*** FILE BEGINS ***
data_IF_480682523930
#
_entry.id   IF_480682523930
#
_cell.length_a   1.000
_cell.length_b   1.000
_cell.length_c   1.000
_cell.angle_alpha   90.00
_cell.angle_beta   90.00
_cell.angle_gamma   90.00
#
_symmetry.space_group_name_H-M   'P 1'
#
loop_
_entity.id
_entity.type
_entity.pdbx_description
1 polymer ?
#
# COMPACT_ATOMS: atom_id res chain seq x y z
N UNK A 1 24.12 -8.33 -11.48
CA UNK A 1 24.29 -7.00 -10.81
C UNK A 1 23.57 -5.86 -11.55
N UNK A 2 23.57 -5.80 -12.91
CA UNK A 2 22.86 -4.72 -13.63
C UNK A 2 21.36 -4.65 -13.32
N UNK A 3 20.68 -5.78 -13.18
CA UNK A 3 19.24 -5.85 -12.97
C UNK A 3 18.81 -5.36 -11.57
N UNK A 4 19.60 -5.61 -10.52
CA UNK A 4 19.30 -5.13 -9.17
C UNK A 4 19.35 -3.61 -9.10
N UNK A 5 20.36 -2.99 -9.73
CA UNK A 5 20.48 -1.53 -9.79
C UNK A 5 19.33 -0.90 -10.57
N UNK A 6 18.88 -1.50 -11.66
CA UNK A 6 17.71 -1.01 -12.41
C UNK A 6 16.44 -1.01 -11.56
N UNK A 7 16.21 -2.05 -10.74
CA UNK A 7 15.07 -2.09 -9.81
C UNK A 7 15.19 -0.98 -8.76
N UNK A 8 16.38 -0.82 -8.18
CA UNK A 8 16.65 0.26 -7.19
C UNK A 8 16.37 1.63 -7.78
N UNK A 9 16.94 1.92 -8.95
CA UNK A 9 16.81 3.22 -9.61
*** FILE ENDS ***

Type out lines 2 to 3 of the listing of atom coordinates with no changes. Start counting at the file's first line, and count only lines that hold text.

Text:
#
_entry.id   IF_480682523930